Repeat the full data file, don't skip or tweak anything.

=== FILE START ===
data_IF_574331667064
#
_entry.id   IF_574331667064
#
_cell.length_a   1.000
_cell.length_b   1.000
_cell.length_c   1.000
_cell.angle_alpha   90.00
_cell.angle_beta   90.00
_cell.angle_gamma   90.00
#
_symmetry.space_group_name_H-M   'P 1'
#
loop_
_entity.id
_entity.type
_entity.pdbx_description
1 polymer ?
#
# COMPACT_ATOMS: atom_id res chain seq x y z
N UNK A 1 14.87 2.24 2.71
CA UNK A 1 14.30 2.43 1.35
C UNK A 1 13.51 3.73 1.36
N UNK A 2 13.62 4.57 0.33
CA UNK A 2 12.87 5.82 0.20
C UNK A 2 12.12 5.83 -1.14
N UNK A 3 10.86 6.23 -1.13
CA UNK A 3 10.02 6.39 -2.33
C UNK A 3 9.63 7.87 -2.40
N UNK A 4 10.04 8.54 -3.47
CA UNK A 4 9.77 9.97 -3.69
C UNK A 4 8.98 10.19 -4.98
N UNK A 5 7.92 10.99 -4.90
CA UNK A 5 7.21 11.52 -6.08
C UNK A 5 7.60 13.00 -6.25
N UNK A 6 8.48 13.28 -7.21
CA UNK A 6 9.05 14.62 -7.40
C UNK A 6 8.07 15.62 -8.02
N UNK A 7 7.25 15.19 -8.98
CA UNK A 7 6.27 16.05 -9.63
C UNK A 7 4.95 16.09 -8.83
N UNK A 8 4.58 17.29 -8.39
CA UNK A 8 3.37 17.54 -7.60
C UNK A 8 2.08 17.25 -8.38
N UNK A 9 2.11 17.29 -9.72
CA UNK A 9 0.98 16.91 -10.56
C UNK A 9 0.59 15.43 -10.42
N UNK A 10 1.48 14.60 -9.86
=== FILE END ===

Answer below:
data_IF_574331667064
#
_entry.id   IF_574331667064
#
_cell.length_a   1.000
_cell.length_b   1.000
_cell.length_c   1.000
_cell.angle_alpha   90.00
_cell.angle_beta   90.00
_cell.angle_gamma   90.00
#
_symmetry.space_group_name_H-M   'P 1'
#
loop_
_entity.id
_entity.type
_entity.pdbx_description
1 polymer ?
#
# COMPACT_ATOMS: atom_id res chain seq x y z
N UNK A 1 14.87 2.24 2.71
CA UNK A 1 14.30 2.43 1.35
C UNK A 1 13.51 3.73 1.36
N UNK A 2 13.62 4.57 0.33
CA UNK A 2 12.87 5.82 0.20
C UNK A 2 12.12 5.83 -1.14
N UNK A 3 10.86 6.23 -1.13
CA UNK A 3 10.02 6.39 -2.33
C UNK A 3 9.63 7.87 -2.40
N UNK A 4 10.04 8.54 -3.47
CA UNK A 4 9.77 9.97 -3.69
C UNK A 4 8.98 10.19 -4.98
N UNK A 5 7.92 10.99 -4.90
CA UNK A 5 7.21 11.52 -6.08
C UNK A 5 7.60 13.00 -6.25
N UNK A 6 8.48 13.28 -7.21
CA UNK A 6 9.05 14.62 -7.40
C UNK A 6 8.07 15.62 -8.02
N UNK A 7 7.25 15.19 -8.98
CA UNK A 7 6.27 16.05 -9.63
C UNK A 7 4.95 16.09 -8.83
N UNK A 8 4.58 17.29 -8.39
CA UNK A 8 3.37 17.54 -7.60
C UNK A 8 2.08 17.25 -8.38
N UNK A 9 2.11 17.29 -9.72
CA UNK A 9 0.98 16.91 -10.56
C UNK A 9 0.59 15.43 -10.42
N UNK A 10 1.48 14.60 -9.86